Then, the sound of gunfire rattles the hallway. “I think it’s upstairs, it sounds like it’s upstairs,” an officer says in the video. As police run up the stairwell towards the heavy booms, it grows louder.
They encountered the shooter in a second-floor lobby with high, bright windows that look down on the parking lot.
At 10:27 a.m., Engelbert fired four rounds at the shooter, who is seen collapsing in his body camera footage.
Fellow officer Michael Collazo then stepped forward to the fallen shooter with a handgun, letting off more rounds, yelling, “Stop moving!”
“Suspect down!” Collazo screamed twice into his radio. Then, after a labored breath, he sent an order to “Hold the air” – a request to stop all unnecessary radio traffic so his team can communicate across clear airwaves.
‘Our hearts are completely broken’
The killings marked the 19th deadly shooting at a US school or university this year alone and come less than a year after the attack in Uvalde, Texas, where 19 children and two teachers were murdered by a man armed with AR15-style rifles.
In the aftermath, community members paid their respects to the lives lost, placing bouquets, toys, balloons and a flower-wreathed cross at a makeshift memorial just outside the school.
“Our hearts are completely broken,” Evelyn’s family said in a statement. “We cannot believe this has happened. Evelyn was a shining light in this world.”
Hallie was the daughter of Covenant Presbyterian Church Lead Pastor Chad Scruggs, according to a statement by Park Cities Presbyterian Church in Dallas, a sister church Scruggs formerly served.
“We love the Scruggs family and mourn with them over their precious daughter Hallie,” the Texas congregation’s Senior Pastor Mark Davis said. “Together, we trust in the power of Christ to draw near and give us the comfort and hope we desperately need.”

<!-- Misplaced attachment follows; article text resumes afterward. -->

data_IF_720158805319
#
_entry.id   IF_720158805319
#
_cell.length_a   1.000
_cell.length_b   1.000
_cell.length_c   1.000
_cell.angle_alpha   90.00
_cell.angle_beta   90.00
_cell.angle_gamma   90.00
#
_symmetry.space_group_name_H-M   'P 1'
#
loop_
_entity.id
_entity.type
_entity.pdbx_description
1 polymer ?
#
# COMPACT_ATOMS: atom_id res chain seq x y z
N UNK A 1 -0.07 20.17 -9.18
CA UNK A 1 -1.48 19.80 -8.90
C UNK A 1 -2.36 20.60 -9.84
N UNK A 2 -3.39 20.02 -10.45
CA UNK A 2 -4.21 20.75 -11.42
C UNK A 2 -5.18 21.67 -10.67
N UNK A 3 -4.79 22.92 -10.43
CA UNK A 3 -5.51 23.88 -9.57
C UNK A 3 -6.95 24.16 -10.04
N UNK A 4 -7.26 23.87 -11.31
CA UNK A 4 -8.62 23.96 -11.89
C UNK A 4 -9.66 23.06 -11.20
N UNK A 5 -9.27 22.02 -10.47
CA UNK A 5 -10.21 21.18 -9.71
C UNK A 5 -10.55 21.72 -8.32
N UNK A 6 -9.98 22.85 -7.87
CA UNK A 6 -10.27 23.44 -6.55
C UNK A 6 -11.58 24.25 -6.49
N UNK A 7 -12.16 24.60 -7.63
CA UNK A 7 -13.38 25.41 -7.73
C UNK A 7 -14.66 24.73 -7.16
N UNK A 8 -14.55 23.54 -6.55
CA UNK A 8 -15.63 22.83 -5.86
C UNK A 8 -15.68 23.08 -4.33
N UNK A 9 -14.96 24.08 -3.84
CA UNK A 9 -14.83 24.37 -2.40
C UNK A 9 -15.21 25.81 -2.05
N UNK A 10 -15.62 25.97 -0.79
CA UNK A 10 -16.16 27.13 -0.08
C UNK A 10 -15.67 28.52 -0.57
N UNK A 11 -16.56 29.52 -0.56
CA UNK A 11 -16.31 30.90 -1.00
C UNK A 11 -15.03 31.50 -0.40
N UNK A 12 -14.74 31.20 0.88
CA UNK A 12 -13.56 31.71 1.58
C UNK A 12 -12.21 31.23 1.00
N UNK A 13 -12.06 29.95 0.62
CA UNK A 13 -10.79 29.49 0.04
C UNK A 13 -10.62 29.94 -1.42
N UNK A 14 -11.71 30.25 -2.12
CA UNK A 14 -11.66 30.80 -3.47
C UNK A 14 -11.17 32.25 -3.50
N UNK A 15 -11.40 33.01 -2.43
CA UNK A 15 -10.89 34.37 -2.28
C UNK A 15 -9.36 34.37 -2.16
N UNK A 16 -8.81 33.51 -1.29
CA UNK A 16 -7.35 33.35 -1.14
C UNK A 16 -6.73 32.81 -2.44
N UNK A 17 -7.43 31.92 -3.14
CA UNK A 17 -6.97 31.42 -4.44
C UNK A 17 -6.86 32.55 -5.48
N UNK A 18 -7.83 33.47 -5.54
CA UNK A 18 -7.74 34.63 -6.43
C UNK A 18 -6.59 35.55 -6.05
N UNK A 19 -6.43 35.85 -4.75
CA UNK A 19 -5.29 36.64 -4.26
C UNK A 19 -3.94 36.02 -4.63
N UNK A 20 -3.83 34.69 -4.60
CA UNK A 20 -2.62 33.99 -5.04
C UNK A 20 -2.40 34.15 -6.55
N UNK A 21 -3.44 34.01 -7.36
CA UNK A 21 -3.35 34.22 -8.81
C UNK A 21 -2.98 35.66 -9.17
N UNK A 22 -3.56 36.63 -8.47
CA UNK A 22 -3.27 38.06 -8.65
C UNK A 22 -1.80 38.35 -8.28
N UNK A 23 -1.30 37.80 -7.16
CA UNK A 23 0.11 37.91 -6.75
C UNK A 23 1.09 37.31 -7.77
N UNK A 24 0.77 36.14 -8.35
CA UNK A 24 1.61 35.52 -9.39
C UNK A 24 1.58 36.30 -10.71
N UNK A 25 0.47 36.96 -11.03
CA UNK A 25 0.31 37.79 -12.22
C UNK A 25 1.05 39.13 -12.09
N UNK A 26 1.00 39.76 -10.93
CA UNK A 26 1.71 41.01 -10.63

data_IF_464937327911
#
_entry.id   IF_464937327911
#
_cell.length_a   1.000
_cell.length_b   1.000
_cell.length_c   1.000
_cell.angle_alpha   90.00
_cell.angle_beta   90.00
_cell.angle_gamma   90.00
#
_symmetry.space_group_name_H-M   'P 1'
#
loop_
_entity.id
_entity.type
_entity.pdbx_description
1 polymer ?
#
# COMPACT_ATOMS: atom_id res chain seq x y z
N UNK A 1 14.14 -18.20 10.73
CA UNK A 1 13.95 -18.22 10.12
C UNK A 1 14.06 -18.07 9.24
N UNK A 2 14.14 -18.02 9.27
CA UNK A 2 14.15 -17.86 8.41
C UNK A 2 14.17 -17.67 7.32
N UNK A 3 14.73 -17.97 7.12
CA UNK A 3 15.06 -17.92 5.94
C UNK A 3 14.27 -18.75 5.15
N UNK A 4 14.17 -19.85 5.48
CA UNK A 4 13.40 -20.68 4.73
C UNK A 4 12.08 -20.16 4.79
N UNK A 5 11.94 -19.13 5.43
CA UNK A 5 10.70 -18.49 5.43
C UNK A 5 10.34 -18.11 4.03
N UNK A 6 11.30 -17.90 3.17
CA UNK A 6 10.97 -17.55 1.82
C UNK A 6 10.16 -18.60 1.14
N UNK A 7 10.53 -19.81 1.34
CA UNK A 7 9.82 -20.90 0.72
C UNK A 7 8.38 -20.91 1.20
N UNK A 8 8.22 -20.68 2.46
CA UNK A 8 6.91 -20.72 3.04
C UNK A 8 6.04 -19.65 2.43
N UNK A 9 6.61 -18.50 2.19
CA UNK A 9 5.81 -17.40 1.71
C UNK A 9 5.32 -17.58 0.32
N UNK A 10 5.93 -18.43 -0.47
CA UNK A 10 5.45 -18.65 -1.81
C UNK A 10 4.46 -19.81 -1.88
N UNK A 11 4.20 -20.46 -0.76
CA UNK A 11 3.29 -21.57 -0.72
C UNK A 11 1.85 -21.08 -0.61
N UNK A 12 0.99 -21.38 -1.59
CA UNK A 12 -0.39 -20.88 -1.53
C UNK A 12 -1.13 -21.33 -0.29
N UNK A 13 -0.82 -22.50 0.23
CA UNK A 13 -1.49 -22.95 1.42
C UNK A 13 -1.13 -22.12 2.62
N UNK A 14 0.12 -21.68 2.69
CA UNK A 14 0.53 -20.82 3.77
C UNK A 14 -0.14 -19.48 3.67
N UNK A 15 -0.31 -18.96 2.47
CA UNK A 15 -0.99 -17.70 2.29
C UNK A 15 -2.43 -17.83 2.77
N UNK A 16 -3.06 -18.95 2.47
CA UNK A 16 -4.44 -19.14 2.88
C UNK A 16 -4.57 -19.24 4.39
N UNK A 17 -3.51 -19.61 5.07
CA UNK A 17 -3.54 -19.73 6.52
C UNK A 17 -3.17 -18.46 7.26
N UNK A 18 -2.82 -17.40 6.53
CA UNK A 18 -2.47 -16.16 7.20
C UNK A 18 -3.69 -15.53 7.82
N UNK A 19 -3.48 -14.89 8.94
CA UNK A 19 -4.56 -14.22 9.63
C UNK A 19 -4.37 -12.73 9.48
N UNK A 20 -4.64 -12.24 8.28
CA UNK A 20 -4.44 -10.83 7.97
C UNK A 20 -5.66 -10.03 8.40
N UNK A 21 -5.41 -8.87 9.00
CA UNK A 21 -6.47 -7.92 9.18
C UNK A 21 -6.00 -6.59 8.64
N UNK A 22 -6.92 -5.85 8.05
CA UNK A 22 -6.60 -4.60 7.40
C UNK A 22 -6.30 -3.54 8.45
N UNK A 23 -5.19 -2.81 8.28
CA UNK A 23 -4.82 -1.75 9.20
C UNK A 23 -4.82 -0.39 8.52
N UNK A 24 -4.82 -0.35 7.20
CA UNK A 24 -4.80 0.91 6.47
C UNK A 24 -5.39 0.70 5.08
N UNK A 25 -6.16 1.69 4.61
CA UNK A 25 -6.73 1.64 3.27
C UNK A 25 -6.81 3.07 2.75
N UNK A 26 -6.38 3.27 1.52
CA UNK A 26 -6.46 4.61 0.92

Hill, Peak and Koonce were also mourned by their loved ones.
Republican Tennessee Gov. Bill Lee, whose wife, Maria, had been close friends with Peak, said: “Maria woke up this morning without one of her best friends, Cindy Peak…Cindy was supposed to come over to have dinner with Maria last night after she filled in as a substitute teacher yesterday.”
Lee’s wife, Peak and Koonce, had all taught together and known one another “for decades,” Lee added.
Koonce had been a member of the faculty for 16 years, according to a statement on the school’s website, and is survived by her husband and two children, both of whom graduated from Covenant.
“The faculty, staff, and students who worked with her mourn the loss of a dedicated educator, a tenacious leader, and a dear friend,” the statement said.
Koonce’s friend and former colleague Jim Lee told CNN he and his wife flew to Nashville after learning she had been killed. They described a live and witty character, deeply connected to her students and staff, but also a fierce administrator.
“She had this amazing confidence, but she was a person of grace,” Lee said. “She was an educator, but she also had great pastoral and counseling and nurturing skills – or she had those CEO skills that could tell you that you need to kind of get in your place.”
On Facebook, Hill’s daughter Brittany Hill wrote that her dad “absolutely loved” his work at the school.
“I have watched school shootings happen over the years and never thought I would lose a loved one over a person trying to solve a temporary problem with a permanent solution,” she said.
“I am so sorry for the loss of those children.”